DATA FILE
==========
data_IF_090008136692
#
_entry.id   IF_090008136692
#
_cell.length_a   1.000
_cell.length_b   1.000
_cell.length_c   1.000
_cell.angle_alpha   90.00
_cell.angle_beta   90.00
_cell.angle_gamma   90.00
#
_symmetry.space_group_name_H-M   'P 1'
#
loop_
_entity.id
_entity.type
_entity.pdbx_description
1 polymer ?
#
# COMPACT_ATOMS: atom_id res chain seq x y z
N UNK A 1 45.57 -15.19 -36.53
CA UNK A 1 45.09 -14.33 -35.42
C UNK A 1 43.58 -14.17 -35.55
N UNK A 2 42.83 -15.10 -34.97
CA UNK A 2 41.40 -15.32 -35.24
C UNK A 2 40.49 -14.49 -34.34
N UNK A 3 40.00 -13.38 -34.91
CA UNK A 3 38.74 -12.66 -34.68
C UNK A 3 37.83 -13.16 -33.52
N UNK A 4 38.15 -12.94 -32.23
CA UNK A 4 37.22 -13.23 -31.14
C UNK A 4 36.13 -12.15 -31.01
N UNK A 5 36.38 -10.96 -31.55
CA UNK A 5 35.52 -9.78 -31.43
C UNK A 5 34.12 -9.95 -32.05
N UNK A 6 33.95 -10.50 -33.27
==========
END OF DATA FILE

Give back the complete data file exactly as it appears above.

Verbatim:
data_IF_090008136692
#
_entry.id   IF_090008136692
#
_cell.length_a   1.000
_cell.length_b   1.000
_cell.length_c   1.000
_cell.angle_alpha   90.00
_cell.angle_beta   90.00
_cell.angle_gamma   90.00
#
_symmetry.space_group_name_H-M   'P 1'
#
loop_
_entity.id
_entity.type
_entity.pdbx_description
1 polymer ?
#
# COMPACT_ATOMS: atom_id res chain seq x y z
N UNK A 1 45.57 -15.19 -36.53
CA UNK A 1 45.09 -14.33 -35.42
C UNK A 1 43.58 -14.17 -35.55
N UNK A 2 42.83 -15.10 -34.97
CA UNK A 2 41.40 -15.32 -35.24
C UNK A 2 40.49 -14.49 -34.34
N UNK A 3 40.00 -13.38 -34.91
CA UNK A 3 38.74 -12.66 -34.68
C UNK A 3 37.83 -13.16 -33.52
N UNK A 4 38.15 -12.94 -32.23
CA UNK A 4 37.22 -13.23 -31.14
C UNK A 4 36.13 -12.15 -31.01
N UNK A 5 36.38 -10.96 -31.55
CA UNK A 5 35.52 -9.78 -31.43
C UNK A 5 34.12 -9.95 -32.05
N UNK A 6 33.95 -10.50 -33.27